Skip to main content

The Kindest Lie


The Kindest Lie

From debut novelist Nancy Johnson comes THE KINDEST LIE, an Obama-era foray into the divide that sours the relationships between Black and white communities as all members embark on their own searches for the life promised to them as part of the American Dream.

The year is 2008, and Ruth Tuttle and her husband, Xavier, are celebrating the election of President Barack Obama. As one of the few Black engineers at her company, Ruth is feeling especially hopeful on this historic night: she is surrounded by good friends, her marriage is strong, and she and her husband have just purchased their own townhouse. Xavier, a charismatic natural-born leader, is eager to begin filling their new home with babies. Although Ruth goes through the motions and attempts to go along with the plan, she finds herself unable to feel excitement, and he notices.

Unbeknownst to Xavier, there is a very real reason for Ruth’s hesitance. When she was only 17 years old, she gave birth to a boy, a secret she has kept from everyone but her grandmother, Mama, and brother, Eli. Ruth was destined for the Ivy Leagues --- a far cry from her poor, dead-end neighborhood --- and a baby would have not only seriously derailed her plans, but trapped her in a world without options or opportunities. Unwilling to let her granddaughter fail, Mama assisted Ruth in hiding her pregnancy, even going so far as to help her give birth at home and put the baby up for adoption.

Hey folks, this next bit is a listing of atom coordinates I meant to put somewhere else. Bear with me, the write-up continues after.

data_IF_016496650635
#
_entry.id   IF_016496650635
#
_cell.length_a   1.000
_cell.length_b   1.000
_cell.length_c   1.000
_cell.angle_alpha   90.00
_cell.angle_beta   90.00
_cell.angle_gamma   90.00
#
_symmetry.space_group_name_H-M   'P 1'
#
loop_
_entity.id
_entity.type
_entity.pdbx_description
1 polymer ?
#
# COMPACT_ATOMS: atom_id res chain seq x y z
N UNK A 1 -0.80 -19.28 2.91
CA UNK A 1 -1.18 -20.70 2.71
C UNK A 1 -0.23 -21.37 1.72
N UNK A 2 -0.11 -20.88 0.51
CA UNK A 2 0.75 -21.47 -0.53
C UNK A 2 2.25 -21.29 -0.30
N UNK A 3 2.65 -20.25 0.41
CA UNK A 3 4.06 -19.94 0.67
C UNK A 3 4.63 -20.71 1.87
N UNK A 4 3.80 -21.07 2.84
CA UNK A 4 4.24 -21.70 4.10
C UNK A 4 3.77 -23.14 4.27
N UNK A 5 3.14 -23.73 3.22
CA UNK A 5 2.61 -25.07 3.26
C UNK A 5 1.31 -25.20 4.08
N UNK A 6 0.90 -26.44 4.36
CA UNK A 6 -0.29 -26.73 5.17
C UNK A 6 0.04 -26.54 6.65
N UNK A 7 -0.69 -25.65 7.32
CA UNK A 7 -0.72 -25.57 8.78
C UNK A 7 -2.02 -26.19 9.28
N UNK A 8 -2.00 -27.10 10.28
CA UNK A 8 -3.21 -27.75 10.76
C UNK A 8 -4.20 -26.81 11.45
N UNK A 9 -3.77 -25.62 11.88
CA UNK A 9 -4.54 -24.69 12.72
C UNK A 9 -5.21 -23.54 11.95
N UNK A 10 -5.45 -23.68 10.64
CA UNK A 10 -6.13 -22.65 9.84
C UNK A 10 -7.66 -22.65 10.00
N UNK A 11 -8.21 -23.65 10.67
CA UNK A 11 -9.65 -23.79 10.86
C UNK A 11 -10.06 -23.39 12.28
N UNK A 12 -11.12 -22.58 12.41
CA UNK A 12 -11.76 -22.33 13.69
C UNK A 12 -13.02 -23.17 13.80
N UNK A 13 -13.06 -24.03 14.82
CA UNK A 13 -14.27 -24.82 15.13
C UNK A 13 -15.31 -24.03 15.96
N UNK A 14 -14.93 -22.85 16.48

"At once a mystery, a heartfelt portrayal of motherhood and a searing exploration of the struggles faced by Americans in the wake of the 2008 recession, THE KINDEST LIE is a perfect tapestry of what it means to be American today --- Black or white."

Now, 11 years later, Ruth cannot envision herself becoming a mother for a second time without knowing what has become of her son. Is he loved? Does he go to a good school? Have his parents had the “talk” with him about keeping safe in a world that views young Black boys as thugs, and toys and phones as lethal weapons? With her husband’s icy, silent blessing, she returns to the Indiana factory town where she was born, raised and forced into a life of secrecy, intent on finding her son and setting the past right.

When Ruth arrives in Ganton, she finds a town stuck in the past: people still “stick to their kind” for the most part, and, regardless of race, no one can be considered middle-class or above it. Racial tensions are fueled by the closing of the local factory, Fernwood, which has put most of the town’s working men and women --- including Eli --- out of jobs. Poverty-stricken, ignored and desperate, residents are eager for a change, but uncertain that Obama will be the one to make it. Ruth’s arrival --- and her decidedly middle-class success --- draws sharp attention to the many ways that Ganton has been left behind by both Ruth and America.